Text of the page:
Conditions related to alcohol and drug abuse
In addition, other circumstances may not be covered, even if they’re medical in nature. For example, a pre-existing medical condition exclusion waiver may not cover a situation such as an accident or illness caused by risky activities, like extreme sports. You also may not be able to get a pre-existing exclusion waiver for trips that are deemed expensive.
Good to Know
Waivers are also only typically available as single-trip policies — meaning you can’t purchase annual travel insurance coverage or multi-trip plans. Your coverage may also have limits. When in doubt, be sure to check with your travel insurance company and review your trip insurance policy’s fine print.
Travel insurance companies that offer pre-existing medical condition waivers
If you have a pre-existing medical condition and need travel insurance, you may be able to qualify for a pre-existing waiver. When comparing options, check the fine print about each travel insurance plan’s waiver requirements, as they can vary widely between companies.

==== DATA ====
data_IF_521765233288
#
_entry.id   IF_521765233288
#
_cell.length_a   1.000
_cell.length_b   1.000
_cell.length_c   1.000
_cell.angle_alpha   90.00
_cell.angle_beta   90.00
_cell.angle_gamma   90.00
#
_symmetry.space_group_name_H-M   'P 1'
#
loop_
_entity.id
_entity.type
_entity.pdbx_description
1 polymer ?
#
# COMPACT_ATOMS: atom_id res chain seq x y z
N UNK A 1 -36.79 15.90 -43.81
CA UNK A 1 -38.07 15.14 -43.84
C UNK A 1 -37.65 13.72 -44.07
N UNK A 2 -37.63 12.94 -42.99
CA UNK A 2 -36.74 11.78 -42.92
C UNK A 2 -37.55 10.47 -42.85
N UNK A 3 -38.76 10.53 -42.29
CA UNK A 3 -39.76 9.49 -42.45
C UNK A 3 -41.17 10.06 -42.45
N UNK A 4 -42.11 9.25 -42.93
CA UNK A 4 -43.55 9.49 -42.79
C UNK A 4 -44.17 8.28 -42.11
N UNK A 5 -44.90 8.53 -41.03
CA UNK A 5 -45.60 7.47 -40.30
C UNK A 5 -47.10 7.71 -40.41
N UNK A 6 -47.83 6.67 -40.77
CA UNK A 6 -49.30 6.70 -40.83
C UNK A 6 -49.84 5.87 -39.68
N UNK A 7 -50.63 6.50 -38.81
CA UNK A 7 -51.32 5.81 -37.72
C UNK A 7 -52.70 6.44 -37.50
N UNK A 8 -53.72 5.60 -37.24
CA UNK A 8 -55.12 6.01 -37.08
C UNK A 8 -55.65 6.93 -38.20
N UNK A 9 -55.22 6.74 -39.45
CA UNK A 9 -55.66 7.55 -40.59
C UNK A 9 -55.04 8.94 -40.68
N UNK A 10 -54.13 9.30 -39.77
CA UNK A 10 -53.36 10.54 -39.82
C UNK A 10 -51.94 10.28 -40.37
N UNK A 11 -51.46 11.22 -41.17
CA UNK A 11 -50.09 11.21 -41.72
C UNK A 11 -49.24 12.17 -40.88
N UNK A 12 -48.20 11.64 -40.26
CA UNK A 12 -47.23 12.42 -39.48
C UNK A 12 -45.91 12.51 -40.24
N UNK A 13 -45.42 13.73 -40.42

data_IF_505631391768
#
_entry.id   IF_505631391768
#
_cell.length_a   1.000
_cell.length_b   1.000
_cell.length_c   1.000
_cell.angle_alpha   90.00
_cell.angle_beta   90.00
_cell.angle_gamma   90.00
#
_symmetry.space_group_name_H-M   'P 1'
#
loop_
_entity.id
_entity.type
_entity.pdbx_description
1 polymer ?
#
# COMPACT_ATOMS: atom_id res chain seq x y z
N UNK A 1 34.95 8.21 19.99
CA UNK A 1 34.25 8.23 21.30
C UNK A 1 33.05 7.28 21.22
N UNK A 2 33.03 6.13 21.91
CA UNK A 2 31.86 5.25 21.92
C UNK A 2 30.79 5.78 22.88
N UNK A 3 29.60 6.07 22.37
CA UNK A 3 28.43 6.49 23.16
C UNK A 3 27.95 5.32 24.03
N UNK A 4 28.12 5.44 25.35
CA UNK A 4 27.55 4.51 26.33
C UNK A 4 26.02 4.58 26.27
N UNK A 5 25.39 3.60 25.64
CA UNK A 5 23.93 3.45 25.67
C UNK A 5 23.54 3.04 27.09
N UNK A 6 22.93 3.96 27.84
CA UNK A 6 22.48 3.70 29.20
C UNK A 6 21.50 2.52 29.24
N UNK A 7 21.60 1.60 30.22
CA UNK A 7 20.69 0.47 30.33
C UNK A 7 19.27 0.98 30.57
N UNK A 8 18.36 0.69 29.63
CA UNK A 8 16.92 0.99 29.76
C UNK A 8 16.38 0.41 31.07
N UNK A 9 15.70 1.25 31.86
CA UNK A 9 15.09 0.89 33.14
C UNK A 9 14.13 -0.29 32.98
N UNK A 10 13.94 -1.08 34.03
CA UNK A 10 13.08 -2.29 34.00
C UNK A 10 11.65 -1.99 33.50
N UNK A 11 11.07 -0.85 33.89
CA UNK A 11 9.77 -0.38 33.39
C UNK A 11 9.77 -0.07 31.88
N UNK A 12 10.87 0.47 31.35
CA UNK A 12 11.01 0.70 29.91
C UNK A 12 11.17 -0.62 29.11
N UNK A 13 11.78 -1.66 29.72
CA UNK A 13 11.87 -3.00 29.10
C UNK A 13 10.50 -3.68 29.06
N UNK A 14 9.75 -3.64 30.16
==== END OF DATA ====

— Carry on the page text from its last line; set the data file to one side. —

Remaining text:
While not all travel insurance companies offer pre-existing medical condition waivers, here are a few to consider:
Travel Guard by AIG
How to buy travel insurance with a pre-existing condition
If you have a pre-existing condition, here’s how to buy travel insurance:
Gather your options. Shopping around is important. You can check insurance companies’ websites directly or consider using an insurance comparison site to make searching easier.
Review your policy options. Compare each policy’s requirements for waiver eligibility information to find the best travel insurance plan for your needs.
Compare costs from top insurers. Costs can vary between travel insurance plans, so carefully consider the best plan for your budget.
Buy your coverage. Once you find a travel insurance policy that’s a good fit for your pre-existing condition, budget, and travel plans, you’ll need to buy your policy. Most waivers require plans to be purchased within a specific time frame to ensure coverage, so be sure to read the fine print.